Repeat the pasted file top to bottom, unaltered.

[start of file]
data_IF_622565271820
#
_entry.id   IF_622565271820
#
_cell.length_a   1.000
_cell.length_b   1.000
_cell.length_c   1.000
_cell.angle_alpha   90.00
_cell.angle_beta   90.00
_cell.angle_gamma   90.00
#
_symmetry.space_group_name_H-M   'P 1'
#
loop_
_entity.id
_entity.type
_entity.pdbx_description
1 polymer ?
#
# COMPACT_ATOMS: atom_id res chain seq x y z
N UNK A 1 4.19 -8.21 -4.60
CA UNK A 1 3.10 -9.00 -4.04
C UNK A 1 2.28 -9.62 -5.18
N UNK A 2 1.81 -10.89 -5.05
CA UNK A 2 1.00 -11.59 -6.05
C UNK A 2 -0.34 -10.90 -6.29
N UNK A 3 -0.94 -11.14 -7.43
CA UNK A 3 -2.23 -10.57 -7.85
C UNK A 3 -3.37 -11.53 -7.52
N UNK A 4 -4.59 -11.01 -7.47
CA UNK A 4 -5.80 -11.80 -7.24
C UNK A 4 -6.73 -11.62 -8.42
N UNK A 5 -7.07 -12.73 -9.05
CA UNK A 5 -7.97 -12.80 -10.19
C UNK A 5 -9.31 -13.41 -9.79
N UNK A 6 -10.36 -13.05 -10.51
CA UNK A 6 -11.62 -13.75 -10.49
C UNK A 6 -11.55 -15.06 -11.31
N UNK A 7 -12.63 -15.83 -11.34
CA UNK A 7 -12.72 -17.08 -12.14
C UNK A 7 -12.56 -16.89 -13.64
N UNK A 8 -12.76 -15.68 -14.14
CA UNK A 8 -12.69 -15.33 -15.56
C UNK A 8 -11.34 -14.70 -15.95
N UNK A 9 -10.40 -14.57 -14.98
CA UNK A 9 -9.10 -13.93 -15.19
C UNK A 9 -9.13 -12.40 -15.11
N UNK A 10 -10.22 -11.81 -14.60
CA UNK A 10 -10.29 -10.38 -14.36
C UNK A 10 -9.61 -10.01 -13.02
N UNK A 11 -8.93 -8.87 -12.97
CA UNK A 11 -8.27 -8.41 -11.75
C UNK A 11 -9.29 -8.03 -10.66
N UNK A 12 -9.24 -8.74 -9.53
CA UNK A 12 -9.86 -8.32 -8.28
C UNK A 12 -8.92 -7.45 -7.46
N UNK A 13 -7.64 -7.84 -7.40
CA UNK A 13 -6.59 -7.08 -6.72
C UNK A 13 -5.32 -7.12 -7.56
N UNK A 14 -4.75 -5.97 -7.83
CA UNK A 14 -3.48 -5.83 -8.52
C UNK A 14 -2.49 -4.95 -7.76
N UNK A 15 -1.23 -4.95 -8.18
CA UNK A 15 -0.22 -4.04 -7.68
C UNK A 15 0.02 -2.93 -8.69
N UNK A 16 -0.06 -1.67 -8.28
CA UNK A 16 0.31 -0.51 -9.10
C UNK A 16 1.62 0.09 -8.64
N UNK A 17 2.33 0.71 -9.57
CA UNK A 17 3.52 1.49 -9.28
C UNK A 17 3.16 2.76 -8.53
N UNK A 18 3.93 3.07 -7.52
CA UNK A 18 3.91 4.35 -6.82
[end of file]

data_IF_622565271820
#
_entry.id   IF_622565271820
#
_cell.length_a   1.000
_cell.length_b   1.000
_cell.length_c   1.000
_cell.angle_alpha   90.00
_cell.angle_beta   90.00
_cell.angle_gamma   90.00
#
_symmetry.space_group_name_H-M   'P 1'
#
loop_
_entity.id
_entity.type
_entity.pdbx_description
1 polymer ?
#
# COMPACT_ATOMS: atom_id res chain seq x y z
N UNK A 1 4.19 -8.21 -4.60
CA UNK A 1 3.10 -9.00 -4.04
C UNK A 1 2.28 -9.62 -5.18
N UNK A 2 1.81 -10.89 -5.05
CA UNK A 2 1.00 -11.59 -6.05
C UNK A 2 -0.34 -10.90 -6.29
N UNK A 3 -0.94 -11.14 -7.43
CA UNK A 3 -2.23 -10.57 -7.85
C UNK A 3 -3.37 -11.53 -7.52
N UNK A 4 -4.59 -11.01 -7.47
CA UNK A 4 -5.80 -11.80 -7.24
C UNK A 4 -6.73 -11.62 -8.42
N UNK A 5 -7.07 -12.73 -9.05
CA UNK A 5 -7.97 -12.80 -10.19
C UNK A 5 -9.31 -13.41 -9.79
N UNK A 6 -10.36 -13.05 -10.51
CA UNK A 6 -11.62 -13.75 -10.49
C UNK A 6 -11.55 -15.06 -11.31
N UNK A 7 -12.63 -15.83 -11.34
CA UNK A 7 -12.72 -17.08 -12.14
C UNK A 7 -12.56 -16.89 -13.64
N UNK A 8 -12.76 -15.68 -14.14
CA UNK A 8 -12.69 -15.33 -15.56
C UNK A 8 -11.34 -14.70 -15.95
N UNK A 9 -10.40 -14.57 -14.98
CA UNK A 9 -9.10 -13.93 -15.19
C UNK A 9 -9.13 -12.40 -15.11
N UNK A 10 -10.22 -11.81 -14.60
CA UNK A 10 -10.29 -10.38 -14.36
C UNK A 10 -9.61 -10.01 -13.02
N UNK A 11 -8.93 -8.87 -12.97
CA UNK A 11 -8.27 -8.41 -11.75
C UNK A 11 -9.29 -8.03 -10.66
N UNK A 12 -9.24 -8.74 -9.53
CA UNK A 12 -9.86 -8.32 -8.28
C UNK A 12 -8.92 -7.45 -7.46
N UNK A 13 -7.64 -7.84 -7.40
CA UNK A 13 -6.59 -7.08 -6.72
C UNK A 13 -5.32 -7.12 -7.56
N UNK A 14 -4.75 -5.97 -7.83
CA UNK A 14 -3.48 -5.83 -8.52
C UNK A 14 -2.49 -4.95 -7.76
N UNK A 15 -1.23 -4.95 -8.18
CA UNK A 15 -0.22 -4.04 -7.68
C UNK A 15 0.02 -2.93 -8.69
N UNK A 16 -0.06 -1.67 -8.28
CA UNK A 16 0.31 -0.51 -9.10
C UNK A 16 1.62 0.09 -8.64
N UNK A 17 2.33 0.71 -9.57
CA UNK A 17 3.52 1.49 -9.28
C UNK A 17 3.16 2.76 -8.53
N UNK A 18 3.93 3.07 -7.52
CA UNK A 18 3.91 4.35 -6.82